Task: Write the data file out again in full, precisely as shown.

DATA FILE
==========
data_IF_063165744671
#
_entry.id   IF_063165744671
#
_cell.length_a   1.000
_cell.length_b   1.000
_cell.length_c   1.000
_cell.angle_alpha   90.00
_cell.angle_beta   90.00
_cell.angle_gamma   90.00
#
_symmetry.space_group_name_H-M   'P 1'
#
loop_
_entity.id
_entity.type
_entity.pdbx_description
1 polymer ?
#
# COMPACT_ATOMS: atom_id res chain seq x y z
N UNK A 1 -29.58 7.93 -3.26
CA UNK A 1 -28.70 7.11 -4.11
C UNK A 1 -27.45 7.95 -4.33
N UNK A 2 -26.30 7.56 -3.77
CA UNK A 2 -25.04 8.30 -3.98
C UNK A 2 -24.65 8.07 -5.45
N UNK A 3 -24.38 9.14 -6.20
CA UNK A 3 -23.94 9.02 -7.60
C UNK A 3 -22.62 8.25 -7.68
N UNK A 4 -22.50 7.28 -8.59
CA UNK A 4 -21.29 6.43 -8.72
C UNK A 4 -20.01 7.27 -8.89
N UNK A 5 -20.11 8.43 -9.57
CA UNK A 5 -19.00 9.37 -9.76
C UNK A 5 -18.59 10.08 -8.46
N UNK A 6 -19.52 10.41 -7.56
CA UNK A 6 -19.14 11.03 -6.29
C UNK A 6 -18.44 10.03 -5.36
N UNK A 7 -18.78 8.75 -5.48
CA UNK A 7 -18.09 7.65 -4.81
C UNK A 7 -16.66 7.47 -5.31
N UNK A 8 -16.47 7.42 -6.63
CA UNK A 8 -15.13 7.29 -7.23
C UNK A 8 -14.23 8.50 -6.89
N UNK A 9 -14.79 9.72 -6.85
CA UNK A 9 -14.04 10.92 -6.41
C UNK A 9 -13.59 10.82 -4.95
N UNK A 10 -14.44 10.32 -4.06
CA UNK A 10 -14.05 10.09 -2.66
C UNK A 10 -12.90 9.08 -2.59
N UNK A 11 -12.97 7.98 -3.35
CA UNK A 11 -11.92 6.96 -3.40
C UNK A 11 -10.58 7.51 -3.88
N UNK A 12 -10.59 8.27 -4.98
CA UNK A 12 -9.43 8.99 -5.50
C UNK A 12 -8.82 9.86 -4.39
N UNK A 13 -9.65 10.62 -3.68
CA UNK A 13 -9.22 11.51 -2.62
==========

data_IF_063165744671
#
_entry.id   IF_063165744671
#
_cell.length_a   1.000
_cell.length_b   1.000
_cell.length_c   1.000
_cell.angle_alpha   90.00
_cell.angle_beta   90.00
_cell.angle_gamma   90.00
#
_symmetry.space_group_name_H-M   'P 1'
#
loop_
_entity.id
_entity.type
_entity.pdbx_description
1 polymer ?
#
# COMPACT_ATOMS: atom_id res chain seq x y z
N UNK A 1 -29.58 7.93 -3.26
CA UNK A 1 -28.70 7.11 -4.11
C UNK A 1 -27.45 7.95 -4.33
N UNK A 2 -26.30 7.56 -3.77
CA UNK A 2 -25.04 8.30 -3.98
C UNK A 2 -24.65 8.07 -5.45
N UNK A 3 -24.38 9.14 -6.20
CA UNK A 3 -23.94 9.02 -7.60
C UNK A 3 -22.62 8.25 -7.68
N UNK A 4 -22.50 7.28 -8.59
CA UNK A 4 -21.29 6.43 -8.72
C UNK A 4 -20.01 7.27 -8.89
N UNK A 5 -20.11 8.43 -9.57
CA UNK A 5 -19.00 9.37 -9.76
C UNK A 5 -18.59 10.08 -8.46
N UNK A 6 -19.52 10.41 -7.56
CA UNK A 6 -19.14 11.03 -6.29
C UNK A 6 -18.44 10.03 -5.36
N UNK A 7 -18.78 8.75 -5.48
CA UNK A 7 -18.09 7.65 -4.81
C UNK A 7 -16.66 7.47 -5.31
N UNK A 8 -16.47 7.42 -6.63
CA UNK A 8 -15.13 7.29 -7.23
C UNK A 8 -14.23 8.50 -6.89
N UNK A 9 -14.79 9.72 -6.85
CA UNK A 9 -14.04 10.92 -6.41
C UNK A 9 -13.59 10.82 -4.95
N UNK A 10 -14.44 10.32 -4.06
CA UNK A 10 -14.05 10.09 -2.66
C UNK A 10 -12.90 9.08 -2.59
N UNK A 11 -12.97 7.98 -3.35
CA UNK A 11 -11.92 6.96 -3.40
C UNK A 11 -10.58 7.51 -3.88
N UNK A 12 -10.59 8.27 -4.98
CA UNK A 12 -9.43 8.99 -5.50
C UNK A 12 -8.82 9.86 -4.39
N UNK A 13 -9.65 10.62 -3.68
CA UNK A 13 -9.22 11.51 -2.62